Going on, Mr. Mehta said the Centre had formed an expert panel of Dr. V.K. Paul, Member of Niti Aayog; Dr. Randeep Guleria, AIIMS Director; D-G ICMR and DGHS for computing oxygen requirement on a pan Indian basis.

But the court found the "formula" suggested by this expert panel to determine the allocation of oxygen to States quite "unscientific".

The court called the expert panel's methodology a "rough-and-ready formula" by which oxygen allocation to States is solely made on the basis of the number of ICU and non-ICU beds. The court called it an 'oxygen-for-bed' formula.

"The rough-and-ready methodology or formula of oxygen-for-bed does not work. The situation is dynamic and evolving... Your formula may be bonafide, but you need to do it more scientifically. Allocation of oxygen according to the number of ICU and non-ICU beds is not sound. There are people without beds in need of oxygen... Besides, different States will peak at different point of time. Resources have to be diverted... There should be a broad-based expert committee on allocation of oxygen to States," Justice Chandrachud said, asking the lawyers to come up with names for such a panel.

The Bench said there were "four dimensions" to the oxygen supply and distribution problem in India.

One, a formula to compute the requirement of oxygen to different States. "It is necessary to look at this issue afresh," the court said.

Two, the optimal use of resources. "Resources like oxygen need to be managed and used optimally. Mumbai managed with 275 MT of liquid medical oxygen even when the active caseload was 92000. So handling and storage aspects of oxygen in Delhi need to be taken care of," Justice Chandrachud pointed out.

Three, there is a need to create a buffer-stock for Delhi.

Additional Secretary, MHA, Piyush Goyal, said a quantity of 140 MT of oxygen has been imported and has arrived at Delhi from Mundra.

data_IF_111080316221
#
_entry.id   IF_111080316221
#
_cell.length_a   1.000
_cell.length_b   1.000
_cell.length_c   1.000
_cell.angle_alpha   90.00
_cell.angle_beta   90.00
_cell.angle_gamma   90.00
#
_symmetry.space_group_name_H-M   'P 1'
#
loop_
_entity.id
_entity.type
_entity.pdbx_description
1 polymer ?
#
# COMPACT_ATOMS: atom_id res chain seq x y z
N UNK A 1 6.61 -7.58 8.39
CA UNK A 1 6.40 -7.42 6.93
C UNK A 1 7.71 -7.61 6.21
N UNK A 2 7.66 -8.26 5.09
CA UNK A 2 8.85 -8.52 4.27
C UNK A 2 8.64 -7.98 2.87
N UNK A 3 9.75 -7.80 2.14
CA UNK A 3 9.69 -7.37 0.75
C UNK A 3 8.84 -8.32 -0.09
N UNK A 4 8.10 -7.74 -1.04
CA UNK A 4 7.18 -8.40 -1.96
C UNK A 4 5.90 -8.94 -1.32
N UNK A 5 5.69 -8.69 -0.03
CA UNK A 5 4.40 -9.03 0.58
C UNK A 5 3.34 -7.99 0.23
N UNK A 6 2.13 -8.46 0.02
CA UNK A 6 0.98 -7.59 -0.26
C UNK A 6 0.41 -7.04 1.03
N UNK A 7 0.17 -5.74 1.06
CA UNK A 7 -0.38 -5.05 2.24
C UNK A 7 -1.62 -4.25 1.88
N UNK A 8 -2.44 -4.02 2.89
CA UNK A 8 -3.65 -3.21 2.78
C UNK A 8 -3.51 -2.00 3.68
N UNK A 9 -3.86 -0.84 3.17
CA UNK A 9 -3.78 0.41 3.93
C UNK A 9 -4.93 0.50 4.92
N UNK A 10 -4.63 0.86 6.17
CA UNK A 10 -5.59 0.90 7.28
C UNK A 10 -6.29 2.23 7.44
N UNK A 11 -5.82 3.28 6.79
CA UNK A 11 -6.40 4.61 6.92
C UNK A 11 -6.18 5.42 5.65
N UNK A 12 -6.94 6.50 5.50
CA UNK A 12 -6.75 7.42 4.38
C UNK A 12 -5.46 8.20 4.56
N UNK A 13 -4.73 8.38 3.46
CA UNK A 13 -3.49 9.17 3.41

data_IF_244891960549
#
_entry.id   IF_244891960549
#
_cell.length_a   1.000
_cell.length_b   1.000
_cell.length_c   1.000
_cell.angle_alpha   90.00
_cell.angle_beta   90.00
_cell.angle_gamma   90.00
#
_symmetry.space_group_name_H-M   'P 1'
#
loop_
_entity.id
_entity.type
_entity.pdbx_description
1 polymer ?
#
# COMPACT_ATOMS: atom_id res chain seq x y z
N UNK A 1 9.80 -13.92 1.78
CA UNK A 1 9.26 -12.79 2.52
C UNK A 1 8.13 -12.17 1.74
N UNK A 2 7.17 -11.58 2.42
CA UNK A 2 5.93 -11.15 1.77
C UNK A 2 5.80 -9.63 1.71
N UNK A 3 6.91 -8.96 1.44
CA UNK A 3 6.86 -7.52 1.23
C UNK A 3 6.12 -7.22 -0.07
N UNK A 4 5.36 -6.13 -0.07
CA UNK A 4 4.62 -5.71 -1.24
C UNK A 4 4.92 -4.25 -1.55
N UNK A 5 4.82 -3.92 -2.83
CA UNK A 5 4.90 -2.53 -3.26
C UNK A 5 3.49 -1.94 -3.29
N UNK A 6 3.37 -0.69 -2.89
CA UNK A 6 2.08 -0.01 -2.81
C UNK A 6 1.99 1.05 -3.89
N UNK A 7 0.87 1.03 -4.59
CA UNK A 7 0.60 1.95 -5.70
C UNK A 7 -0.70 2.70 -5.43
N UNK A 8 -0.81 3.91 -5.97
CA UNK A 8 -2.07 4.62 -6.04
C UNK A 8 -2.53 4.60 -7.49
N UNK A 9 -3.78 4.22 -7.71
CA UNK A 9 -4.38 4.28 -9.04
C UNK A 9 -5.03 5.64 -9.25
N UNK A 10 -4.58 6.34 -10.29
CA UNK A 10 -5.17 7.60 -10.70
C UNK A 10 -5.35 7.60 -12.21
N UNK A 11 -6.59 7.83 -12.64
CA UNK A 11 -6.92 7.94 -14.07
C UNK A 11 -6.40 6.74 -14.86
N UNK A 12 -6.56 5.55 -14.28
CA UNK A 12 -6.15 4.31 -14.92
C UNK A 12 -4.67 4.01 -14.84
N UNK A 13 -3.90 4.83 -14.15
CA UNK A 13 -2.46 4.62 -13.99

To this, Justice Chandrachud asked him whether a steady import stream of oxygen could be ensured till the domestic supply was settled and there were buffer stocks.

Four, modalities have to be put in place in Delhi to optimise the use and storage of oxygen from May 5 to May 10, the next date of hearing. On this, the court asked the Delhi and Central officials to consult with the Maharashtra government without delay and "derive some learning about the modalities to be followed".

Solicitor General Tushar Mehta for the Centre called for a "proper audit" by an independent committee comprising of officers from GNCTD, Centre, experts from hospitals in Delhi, private hospitals on oxygen allocation, supply and distribution.

He said simply increasing allocation of oxygen to 700 MT may affect the supply to other parts of the country. He said there were reports that oxygen demand in Delhi may increase to 970 MT in the coming days. So, a proper audit was required.

During the hearing, senior advocate Rahul Mehra, appearing for Delhi, said there has been "substantial increase in oxygen allocation" in the National Capital.

Mr. Mehra said that from midnight to midnight, Delhi had got 431.26 MT of oxygen on April 28; the National Capital got 409.38 MT on April 29; Delhi received 324.63 MT on April 30; on May 1 it was 422.04 MT; May 2 it was 447.594 MT; May 3 it was 433.09 MT; and on May 4 the oxygen received was 555.01 MT.

"But people are dying because of want of oxygen, how to get it to them?" Justice Shah asked.